Aug 2nd 2018
FOR a generation the Saudi antiquities authority has kept it under wraps. The ruins remain out of bounds behind metal gates and wire fencing. A guard shoos the curious away with threats of arrest but if independent studies are correct, tucked in the dunes and palms near the eastern oilfields lies a 7th-century monastery, the existence of which suggests that Islam once tolerated church-building in Arabia.
Muhammad bin Salman, the modernising crown prince, has defied clerics by allowing cinemas, open-air pop concerts and even female drivers in his puritanical kingdom but approving churches for the 1.4m Christians in Saudi Arabia risks breaking one taboo too many. “Elsewhere it’s no problem, but two dins, or religions, have no place in the Arabian Peninsula,” says a senior prince, reciting a purported saying of the Prophet Muhammad. Churches were expunged by the first community of Muslims 14 centuries ago, he insists.
Excavation at Jubail and other sites along the eastern coast suggests otherwise. Chroniclers record the existence of a synod in a diocese called Beit Qatraye, near Jubail, in 676AD, more than 40 years after the Prophet’s death. Moreover, the peninsula’s six other countries all have churches. Qatar, which follows the same Wahhabi school of Islam as Saudi Arabia, let one be built a decade ago. Bahrain did so in 1906. This year it broke ground on Our Lady of Arabia, a new cathedral.
Saudi exceptionalism matters because the kingdom is home to Islam’s holiest sites and is the prime propagator of the faith. In October Prince Muhammad said he wanted Saudi Arabia to be “open to all religions, traditions and people around the globe”. But off the Saudi coast in Bahrain, Camillo Ballin, the Catholic bishop of Northern Arabia, complains that nothing has changed for Saudi Arabia’s Christians. Private prayer is tolerated, but the public display of Christian symbols is not. Communion in a country that bans wine is problematic. Priests sneak in as cooks or mechanics to tend to their flocks.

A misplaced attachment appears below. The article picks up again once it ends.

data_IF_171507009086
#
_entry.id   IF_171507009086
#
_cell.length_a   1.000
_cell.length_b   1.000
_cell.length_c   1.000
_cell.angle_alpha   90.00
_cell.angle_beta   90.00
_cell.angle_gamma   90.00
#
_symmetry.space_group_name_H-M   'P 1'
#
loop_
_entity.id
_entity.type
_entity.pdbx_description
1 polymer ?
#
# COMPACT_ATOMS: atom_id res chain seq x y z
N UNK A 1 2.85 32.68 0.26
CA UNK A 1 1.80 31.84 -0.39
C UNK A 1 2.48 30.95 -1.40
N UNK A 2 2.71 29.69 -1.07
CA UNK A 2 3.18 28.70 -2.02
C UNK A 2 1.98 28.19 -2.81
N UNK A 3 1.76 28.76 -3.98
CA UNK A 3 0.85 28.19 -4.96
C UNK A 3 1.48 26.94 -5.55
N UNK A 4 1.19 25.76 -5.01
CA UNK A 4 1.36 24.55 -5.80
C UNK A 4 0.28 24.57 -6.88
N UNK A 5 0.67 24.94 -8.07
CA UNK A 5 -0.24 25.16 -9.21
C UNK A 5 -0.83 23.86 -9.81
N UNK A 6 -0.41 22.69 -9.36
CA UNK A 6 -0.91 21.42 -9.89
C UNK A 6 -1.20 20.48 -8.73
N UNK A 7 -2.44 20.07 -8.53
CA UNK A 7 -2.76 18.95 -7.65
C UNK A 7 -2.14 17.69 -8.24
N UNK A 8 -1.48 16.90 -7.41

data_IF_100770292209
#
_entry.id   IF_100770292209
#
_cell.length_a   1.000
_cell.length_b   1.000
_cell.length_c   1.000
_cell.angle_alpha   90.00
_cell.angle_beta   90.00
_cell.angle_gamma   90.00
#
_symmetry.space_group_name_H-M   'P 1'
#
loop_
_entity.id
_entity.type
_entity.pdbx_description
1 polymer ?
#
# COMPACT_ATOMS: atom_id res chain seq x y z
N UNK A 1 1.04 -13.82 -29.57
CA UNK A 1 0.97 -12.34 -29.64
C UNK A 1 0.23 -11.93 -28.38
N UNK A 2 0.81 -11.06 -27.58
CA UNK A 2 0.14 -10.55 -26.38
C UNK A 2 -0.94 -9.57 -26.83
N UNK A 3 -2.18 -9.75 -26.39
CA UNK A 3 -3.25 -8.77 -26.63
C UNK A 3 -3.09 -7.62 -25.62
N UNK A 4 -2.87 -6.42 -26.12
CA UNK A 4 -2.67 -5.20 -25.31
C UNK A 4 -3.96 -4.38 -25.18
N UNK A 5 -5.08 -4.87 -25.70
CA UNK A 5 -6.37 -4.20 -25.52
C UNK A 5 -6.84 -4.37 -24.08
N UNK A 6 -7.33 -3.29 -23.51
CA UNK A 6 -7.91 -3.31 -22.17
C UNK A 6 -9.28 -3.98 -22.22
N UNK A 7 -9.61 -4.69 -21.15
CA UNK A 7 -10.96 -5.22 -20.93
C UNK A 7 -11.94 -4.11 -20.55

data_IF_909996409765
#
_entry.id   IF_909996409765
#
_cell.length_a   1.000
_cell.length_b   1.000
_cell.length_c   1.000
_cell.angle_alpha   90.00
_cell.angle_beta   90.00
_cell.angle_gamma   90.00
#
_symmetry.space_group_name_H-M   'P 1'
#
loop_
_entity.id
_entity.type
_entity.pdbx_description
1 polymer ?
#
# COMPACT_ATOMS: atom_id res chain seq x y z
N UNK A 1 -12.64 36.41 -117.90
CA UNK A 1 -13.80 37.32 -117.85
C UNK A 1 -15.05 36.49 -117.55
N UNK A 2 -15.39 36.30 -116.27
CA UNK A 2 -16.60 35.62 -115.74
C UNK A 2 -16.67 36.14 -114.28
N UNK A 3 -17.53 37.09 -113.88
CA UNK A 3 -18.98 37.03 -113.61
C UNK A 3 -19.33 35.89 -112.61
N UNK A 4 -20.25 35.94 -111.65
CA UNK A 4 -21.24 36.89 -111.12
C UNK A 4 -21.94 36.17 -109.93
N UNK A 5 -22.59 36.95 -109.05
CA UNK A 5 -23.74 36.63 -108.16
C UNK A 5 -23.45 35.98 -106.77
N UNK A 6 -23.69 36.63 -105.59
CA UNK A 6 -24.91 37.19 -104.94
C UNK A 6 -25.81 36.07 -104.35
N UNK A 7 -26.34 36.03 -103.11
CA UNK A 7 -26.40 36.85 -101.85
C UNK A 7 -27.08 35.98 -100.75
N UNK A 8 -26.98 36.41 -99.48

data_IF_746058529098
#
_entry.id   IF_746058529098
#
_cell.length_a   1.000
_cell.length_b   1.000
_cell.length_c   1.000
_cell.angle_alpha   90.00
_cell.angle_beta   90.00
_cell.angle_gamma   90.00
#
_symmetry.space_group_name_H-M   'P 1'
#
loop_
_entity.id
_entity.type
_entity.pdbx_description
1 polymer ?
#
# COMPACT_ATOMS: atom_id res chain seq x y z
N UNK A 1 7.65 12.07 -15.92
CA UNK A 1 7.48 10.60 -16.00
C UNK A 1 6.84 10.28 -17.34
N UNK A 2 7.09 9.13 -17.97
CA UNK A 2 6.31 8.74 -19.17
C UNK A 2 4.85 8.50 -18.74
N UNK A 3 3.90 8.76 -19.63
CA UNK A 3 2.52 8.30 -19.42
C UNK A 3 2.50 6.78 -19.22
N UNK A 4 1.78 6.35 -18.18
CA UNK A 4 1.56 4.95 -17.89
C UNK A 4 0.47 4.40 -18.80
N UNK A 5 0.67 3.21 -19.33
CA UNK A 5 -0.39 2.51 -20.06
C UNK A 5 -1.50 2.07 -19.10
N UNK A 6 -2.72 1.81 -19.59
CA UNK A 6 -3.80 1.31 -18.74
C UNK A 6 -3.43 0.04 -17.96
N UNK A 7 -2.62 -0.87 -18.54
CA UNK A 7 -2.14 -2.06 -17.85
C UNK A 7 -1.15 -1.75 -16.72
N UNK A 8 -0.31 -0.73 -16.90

The bishop’s website likens clandestine prayer meetings to the tribulations of early Christians under the Roman Empire. In the wing of a foreign embassy in the Saudi capital, Riyadh, next to the bar, a table covered in black cloth serves as the altar. A priest raises a bible and pronounces the sacrament. A packed multinational congregation sings the Gloria. “For your sufferings you will be saved,” incants the priest.
Some Saudi theologians call for a rethink. They insist that the Prophet’s prohibition against two dins has been mistranslated (din means religious authority, not religion) and claim he never intended the ban on non-Muslim worship to cover the entire peninsula. His Declaration of Medina, a treaty providing for coexistence with Jews, “could yet be our model”, says an official at the Islamic affairs ministry.
Abdullah, the previous Saudi king, opened an interfaith centre, but located it in far-off Vienna. More courageously, Prince Muhammad has hosted Christian clergymen at home. Saudi media have run footage of the Maronite patriarch and a papal emissary, Cardinal Jean-Louis Tauran, dressed in full religious regalia, crucifixes included, meeting the king. A decree stripping the religious police of their powers to arrest gives sanctuary to Christians who stage large prayer meetings at home. Bigoted preachers have been removed from the airwaves and injunctions to fight the unbelievers deleted from primary-school textbooks. The opening of a papal legation and construction of a church, predicts a royal adviser, are only a matter of time. One potential venue is Neom, a planned city in the far north-west, which could be declared outside the Arabian peninsula.
Much hangs on the whim of Prince Muhammad. His jailing of critics has curbed dissent. The chief mufti, who called for an end to church-building on the peninsula after Kuwait built one in 2012, judiciously holds his tongue. But suppression could provoke a backlash. “Toleration is more palatable when applied tolerantly,” says a nervous Saudi author.